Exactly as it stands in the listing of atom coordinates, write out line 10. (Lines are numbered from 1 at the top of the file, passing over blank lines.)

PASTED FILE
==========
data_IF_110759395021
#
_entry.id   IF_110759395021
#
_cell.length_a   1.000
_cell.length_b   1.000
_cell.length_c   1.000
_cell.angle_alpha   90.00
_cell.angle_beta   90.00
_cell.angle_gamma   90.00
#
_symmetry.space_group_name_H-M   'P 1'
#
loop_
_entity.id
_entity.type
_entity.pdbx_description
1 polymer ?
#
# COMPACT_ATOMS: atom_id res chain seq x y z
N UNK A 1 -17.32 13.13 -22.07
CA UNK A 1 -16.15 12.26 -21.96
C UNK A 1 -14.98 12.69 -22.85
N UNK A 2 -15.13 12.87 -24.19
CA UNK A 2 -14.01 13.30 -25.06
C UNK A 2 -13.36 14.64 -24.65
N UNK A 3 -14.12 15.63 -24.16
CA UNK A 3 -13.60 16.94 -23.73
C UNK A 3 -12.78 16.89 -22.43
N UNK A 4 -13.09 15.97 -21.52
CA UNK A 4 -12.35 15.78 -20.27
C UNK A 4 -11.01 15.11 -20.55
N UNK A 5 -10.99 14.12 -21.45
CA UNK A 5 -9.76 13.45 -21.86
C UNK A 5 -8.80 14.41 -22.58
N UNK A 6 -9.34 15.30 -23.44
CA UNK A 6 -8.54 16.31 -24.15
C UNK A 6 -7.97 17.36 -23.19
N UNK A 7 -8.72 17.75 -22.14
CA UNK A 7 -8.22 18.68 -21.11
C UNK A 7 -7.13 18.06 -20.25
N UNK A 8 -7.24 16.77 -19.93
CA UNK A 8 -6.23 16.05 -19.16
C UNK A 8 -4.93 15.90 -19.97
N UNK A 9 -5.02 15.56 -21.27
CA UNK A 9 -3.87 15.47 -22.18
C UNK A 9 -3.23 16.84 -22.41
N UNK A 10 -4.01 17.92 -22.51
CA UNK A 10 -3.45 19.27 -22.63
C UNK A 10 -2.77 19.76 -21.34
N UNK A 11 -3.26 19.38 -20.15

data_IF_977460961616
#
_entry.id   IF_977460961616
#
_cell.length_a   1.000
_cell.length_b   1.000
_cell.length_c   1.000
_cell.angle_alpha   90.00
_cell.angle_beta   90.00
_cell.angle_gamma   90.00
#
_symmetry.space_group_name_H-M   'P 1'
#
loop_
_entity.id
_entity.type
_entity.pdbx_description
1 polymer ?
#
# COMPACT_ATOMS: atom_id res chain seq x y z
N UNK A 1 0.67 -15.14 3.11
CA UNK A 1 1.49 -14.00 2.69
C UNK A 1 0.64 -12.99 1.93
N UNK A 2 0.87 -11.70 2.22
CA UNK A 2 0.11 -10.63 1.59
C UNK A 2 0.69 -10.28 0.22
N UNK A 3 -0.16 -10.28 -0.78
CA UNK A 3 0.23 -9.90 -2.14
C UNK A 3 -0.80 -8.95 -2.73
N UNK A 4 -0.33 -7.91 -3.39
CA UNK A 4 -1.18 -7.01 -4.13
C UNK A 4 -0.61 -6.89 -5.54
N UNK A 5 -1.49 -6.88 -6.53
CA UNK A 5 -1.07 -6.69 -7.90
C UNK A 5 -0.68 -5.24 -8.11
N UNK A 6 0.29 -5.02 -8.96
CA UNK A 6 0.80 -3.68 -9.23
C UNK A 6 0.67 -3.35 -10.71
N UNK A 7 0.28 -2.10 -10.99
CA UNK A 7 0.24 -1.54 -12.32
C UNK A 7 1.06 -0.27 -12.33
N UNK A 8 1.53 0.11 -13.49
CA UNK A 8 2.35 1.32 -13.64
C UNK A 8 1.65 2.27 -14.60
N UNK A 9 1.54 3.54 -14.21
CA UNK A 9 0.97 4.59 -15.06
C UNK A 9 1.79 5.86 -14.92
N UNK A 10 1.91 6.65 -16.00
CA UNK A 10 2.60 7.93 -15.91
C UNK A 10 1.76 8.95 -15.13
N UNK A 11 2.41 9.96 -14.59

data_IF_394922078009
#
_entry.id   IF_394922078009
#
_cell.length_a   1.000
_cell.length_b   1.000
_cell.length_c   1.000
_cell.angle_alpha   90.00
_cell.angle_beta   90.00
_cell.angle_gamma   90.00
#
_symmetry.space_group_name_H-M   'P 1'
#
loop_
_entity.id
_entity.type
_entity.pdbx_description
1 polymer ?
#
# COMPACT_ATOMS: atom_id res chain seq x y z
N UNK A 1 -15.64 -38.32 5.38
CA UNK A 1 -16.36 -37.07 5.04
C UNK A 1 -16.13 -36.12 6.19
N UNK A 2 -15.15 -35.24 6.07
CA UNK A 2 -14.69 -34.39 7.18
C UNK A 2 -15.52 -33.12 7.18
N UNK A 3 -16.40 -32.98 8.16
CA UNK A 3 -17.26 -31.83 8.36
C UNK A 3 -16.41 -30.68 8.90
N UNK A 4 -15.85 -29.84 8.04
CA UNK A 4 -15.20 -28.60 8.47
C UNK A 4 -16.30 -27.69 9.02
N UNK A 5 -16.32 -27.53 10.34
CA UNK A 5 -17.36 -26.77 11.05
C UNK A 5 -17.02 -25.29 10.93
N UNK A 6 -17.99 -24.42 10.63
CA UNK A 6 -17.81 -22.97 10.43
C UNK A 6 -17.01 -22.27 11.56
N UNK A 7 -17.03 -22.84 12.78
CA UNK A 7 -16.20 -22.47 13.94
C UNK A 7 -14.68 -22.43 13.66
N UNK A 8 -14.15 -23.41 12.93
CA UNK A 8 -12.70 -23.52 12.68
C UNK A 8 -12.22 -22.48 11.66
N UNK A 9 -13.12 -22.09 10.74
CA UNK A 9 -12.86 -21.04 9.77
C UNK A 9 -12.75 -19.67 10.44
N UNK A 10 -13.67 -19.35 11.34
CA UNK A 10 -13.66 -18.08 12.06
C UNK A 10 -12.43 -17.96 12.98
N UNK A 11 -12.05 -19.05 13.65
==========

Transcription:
_cell.angle_gamma   90.00